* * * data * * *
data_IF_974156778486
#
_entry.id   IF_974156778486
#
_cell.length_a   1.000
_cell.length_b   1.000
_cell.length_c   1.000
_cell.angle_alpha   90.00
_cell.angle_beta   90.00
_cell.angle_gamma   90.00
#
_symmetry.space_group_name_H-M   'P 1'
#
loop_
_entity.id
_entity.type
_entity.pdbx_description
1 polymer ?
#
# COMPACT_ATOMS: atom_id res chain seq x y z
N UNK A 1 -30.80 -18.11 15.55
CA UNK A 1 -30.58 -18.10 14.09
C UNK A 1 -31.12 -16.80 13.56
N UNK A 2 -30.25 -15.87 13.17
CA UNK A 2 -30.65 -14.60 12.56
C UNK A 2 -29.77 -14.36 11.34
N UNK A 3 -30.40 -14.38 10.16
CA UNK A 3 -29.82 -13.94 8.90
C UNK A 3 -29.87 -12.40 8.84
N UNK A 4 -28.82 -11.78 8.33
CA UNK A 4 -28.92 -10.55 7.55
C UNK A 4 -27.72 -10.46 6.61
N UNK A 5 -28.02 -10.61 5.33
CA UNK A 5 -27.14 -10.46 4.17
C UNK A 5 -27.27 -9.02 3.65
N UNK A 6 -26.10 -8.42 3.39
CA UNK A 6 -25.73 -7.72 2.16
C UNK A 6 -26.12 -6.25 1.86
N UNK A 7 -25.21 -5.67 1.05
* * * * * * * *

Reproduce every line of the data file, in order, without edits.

data_IF_974156778486
#
_entry.id   IF_974156778486
#
_cell.length_a   1.000
_cell.length_b   1.000
_cell.length_c   1.000
_cell.angle_alpha   90.00
_cell.angle_beta   90.00
_cell.angle_gamma   90.00
#
_symmetry.space_group_name_H-M   'P 1'
#
loop_
_entity.id
_entity.type
_entity.pdbx_description
1 polymer ?
#
# COMPACT_ATOMS: atom_id res chain seq x y z
N UNK A 1 -30.80 -18.11 15.55
CA UNK A 1 -30.58 -18.10 14.09
C UNK A 1 -31.12 -16.80 13.56
N UNK A 2 -30.25 -15.87 13.17
CA UNK A 2 -30.65 -14.60 12.56
C UNK A 2 -29.77 -14.36 11.34
N UNK A 3 -30.40 -14.38 10.16
CA UNK A 3 -29.82 -13.94 8.90
C UNK A 3 -29.87 -12.40 8.84
N UNK A 4 -28.82 -11.78 8.33
CA UNK A 4 -28.92 -10.55 7.55
C UNK A 4 -27.72 -10.46 6.61
N UNK A 5 -28.02 -10.61 5.33
CA UNK A 5 -27.14 -10.46 4.17
C UNK A 5 -27.27 -9.02 3.65
N UNK A 6 -26.10 -8.42 3.39
CA UNK A 6 -25.73 -7.72 2.16
C UNK A 6 -26.12 -6.25 1.86
N UNK A 7 -25.21 -5.67 1.05